3. The equipment and labour resources required are analysed against those available within the enterprise, and the amount of labour and equipment to be contracted is determined.

  4. Any equipment preparation that is required prior to harvest is planned for, in order that it is ready at the appropriate time.

  5. Where pre-harvest pest control treatments are to be applied, these are planned for according to the recommendations of the manufacturer and the legislative requirements.

  6. Any requirements for licenses, permits and notifications are determined, and arrangements are made for these requirements to be met.

  7. The order in which the harvest is to occur is determined, planned, and described in the plan.

5 . Plan for OHS hazard management
  1. All people involved in harvesting are made aware of the OHS hazards that may be present, their responsibilities for action, and the systems that are in place to deal with such hazards.

  2. Suitable controls are put in place to minimise or eliminate the OHS hazards, and so reduce risks.

  3. At each stage of the harvesting process, OHS hazards are monitored, identified and the associated risks are assessed.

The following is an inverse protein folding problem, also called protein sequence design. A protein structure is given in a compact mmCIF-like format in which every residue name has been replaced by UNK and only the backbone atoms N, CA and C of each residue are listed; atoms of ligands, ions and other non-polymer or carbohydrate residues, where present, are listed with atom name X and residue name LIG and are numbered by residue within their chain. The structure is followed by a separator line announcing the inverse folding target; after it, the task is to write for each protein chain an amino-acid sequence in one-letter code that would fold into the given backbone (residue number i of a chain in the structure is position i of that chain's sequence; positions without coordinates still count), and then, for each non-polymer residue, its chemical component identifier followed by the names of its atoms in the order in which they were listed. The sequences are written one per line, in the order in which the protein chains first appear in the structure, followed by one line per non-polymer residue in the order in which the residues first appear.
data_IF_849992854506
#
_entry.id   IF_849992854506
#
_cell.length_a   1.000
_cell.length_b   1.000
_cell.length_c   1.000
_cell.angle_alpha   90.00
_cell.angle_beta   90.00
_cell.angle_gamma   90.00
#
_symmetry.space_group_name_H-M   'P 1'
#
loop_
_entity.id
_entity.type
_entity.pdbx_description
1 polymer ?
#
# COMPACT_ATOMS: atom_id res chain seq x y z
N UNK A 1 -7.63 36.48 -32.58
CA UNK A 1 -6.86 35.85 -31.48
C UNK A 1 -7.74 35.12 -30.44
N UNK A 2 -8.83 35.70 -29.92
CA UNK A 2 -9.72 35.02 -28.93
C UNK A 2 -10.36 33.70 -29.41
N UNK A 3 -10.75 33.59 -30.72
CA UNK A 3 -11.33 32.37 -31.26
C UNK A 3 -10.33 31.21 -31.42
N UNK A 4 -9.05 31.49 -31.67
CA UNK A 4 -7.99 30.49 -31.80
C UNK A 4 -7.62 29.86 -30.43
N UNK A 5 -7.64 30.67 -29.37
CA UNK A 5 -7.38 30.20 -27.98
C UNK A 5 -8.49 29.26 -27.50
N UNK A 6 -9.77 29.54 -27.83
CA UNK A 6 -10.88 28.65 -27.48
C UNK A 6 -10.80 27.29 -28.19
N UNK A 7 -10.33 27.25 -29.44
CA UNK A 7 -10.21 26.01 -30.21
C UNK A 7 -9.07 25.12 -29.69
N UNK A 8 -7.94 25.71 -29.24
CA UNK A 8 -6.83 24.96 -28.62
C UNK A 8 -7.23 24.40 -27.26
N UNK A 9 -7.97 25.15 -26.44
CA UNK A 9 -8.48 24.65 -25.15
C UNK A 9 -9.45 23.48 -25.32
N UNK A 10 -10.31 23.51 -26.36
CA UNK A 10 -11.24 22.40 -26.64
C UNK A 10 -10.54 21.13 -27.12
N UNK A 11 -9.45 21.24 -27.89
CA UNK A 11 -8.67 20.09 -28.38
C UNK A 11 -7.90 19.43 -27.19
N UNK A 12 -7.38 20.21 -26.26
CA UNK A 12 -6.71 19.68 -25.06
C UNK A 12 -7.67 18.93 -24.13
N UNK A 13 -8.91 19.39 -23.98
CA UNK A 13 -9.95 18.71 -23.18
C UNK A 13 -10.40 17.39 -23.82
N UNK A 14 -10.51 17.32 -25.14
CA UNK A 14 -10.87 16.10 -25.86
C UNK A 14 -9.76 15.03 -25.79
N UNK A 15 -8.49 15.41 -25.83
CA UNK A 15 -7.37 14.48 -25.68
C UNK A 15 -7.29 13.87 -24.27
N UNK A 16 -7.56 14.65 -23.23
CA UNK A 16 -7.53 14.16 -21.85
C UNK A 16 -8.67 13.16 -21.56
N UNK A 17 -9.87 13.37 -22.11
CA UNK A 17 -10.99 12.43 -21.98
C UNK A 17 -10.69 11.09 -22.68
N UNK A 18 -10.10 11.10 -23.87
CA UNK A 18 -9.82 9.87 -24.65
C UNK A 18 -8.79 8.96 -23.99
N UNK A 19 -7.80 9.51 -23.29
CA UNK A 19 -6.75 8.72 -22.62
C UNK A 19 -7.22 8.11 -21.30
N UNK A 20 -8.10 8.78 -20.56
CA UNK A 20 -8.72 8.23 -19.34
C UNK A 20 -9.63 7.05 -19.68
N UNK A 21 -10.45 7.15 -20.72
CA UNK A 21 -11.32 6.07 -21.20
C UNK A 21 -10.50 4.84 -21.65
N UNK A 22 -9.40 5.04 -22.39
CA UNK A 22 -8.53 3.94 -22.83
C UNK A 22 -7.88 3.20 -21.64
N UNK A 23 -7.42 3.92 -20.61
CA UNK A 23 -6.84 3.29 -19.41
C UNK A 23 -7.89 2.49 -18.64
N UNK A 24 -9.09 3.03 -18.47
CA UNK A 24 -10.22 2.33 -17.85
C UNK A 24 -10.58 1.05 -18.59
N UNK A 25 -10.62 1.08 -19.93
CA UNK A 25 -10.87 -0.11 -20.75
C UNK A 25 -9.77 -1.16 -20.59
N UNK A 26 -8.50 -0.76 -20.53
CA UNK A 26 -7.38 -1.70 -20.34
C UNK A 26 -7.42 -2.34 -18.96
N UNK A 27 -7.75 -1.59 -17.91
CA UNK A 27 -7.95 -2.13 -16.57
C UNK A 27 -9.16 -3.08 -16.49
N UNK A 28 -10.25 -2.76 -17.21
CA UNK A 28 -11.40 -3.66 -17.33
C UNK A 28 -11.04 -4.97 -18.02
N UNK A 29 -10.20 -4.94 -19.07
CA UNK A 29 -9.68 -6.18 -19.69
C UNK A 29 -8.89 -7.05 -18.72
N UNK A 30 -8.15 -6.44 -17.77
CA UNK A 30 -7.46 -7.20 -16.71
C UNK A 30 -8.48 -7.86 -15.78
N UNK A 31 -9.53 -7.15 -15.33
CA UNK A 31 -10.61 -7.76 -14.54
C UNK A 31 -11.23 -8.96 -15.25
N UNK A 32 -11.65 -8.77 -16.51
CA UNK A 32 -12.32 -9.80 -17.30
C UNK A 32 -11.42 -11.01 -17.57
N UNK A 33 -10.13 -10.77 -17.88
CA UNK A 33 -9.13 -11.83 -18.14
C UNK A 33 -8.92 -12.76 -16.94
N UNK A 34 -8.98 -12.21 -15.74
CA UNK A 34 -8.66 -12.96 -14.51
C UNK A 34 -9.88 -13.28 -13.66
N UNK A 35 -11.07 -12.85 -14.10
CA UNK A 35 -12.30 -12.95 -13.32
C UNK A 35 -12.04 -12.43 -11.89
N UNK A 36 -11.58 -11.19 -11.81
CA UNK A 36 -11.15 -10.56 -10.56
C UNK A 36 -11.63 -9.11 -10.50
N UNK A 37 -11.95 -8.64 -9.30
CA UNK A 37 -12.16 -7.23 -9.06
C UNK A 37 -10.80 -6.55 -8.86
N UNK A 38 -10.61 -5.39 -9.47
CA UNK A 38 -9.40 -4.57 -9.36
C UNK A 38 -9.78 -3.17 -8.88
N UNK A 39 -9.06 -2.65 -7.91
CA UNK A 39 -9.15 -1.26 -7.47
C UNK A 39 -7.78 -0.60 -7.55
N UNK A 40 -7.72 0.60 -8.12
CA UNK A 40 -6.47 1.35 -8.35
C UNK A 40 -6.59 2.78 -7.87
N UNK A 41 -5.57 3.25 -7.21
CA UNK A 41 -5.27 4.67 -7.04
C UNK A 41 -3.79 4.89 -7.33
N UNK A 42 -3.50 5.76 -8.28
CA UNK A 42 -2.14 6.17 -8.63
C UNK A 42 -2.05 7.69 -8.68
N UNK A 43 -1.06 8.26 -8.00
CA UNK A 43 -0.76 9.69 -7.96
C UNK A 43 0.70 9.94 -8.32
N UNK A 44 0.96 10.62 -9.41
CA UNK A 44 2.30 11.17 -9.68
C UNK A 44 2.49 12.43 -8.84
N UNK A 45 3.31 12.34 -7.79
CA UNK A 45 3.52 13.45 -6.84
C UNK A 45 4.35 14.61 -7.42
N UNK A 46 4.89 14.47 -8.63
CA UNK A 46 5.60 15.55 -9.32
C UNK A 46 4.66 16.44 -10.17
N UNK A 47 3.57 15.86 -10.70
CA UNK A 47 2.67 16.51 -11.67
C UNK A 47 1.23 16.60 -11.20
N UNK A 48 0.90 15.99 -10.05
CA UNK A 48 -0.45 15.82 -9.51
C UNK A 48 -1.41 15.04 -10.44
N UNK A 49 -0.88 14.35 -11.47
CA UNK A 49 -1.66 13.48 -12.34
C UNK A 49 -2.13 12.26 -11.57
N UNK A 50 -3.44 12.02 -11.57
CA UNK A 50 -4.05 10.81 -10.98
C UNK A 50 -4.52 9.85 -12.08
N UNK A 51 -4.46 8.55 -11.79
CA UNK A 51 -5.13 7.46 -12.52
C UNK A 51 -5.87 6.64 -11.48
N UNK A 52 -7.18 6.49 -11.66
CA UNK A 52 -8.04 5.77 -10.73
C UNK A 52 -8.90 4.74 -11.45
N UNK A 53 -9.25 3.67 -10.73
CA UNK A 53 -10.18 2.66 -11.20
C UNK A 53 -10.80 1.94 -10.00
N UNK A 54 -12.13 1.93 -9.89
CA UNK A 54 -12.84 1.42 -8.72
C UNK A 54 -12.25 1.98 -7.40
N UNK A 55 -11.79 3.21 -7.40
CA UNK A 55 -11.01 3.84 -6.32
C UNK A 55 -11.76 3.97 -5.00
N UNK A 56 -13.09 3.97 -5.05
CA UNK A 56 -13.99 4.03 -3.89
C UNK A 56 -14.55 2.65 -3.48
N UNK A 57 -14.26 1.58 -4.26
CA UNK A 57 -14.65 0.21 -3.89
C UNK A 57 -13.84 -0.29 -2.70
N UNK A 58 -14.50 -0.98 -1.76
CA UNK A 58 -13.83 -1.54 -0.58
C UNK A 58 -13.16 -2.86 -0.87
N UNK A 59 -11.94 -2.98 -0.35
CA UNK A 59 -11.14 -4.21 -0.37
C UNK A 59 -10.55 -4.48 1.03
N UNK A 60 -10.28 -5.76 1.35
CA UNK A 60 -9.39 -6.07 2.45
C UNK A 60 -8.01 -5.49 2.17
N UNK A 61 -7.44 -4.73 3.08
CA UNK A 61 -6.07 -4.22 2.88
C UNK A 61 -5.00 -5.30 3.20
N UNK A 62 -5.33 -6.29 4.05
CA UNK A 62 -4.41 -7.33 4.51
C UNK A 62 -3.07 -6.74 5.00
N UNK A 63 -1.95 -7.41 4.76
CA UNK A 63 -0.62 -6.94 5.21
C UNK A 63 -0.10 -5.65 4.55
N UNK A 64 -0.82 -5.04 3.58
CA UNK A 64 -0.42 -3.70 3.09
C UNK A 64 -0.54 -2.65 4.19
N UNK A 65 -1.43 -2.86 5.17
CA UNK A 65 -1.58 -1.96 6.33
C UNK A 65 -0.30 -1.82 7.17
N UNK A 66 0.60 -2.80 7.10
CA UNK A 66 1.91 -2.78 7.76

6 . Plan for fire prevention and control
  1. The property is evaluated and the fire risks and hazards are identified where appropriate.

  2. A fire prevention and control strategy that addresses the identified risks and hazards, and includes the measures to be taken, is prepared where appropriate.

  3. The fire prevention and control strategy, and the specific measures to be taken are assessed to ensure that they meet legislative requirements where appropriate.

  4. Fire breaks are prepared in the manner, and locations identified in the strategy, where appropriate.

  5. Arrangements are made to ensure that firefighting equipment that is serviceable and meets appropriate fire authority standards and/or guidelines is available in the quantities prescribed by the strategy, where appropriate.

  6. Community fire control practices are understood and put in place where appropriate.

7 . Decide on storage and delivery requirements
  1. Storage facilities for the crop are allocated and arrangements are made for the immediate delivery of the crop to packing sheds, the bulk handling system, or other purchasers.

  2. Silos, storage bins and other containers are located to enable harvesting and transport operations to be as efficient as possible.

  3. Any OHS hazards presented by silo operation are identified and practices put in place to reduce risk to the health of operators.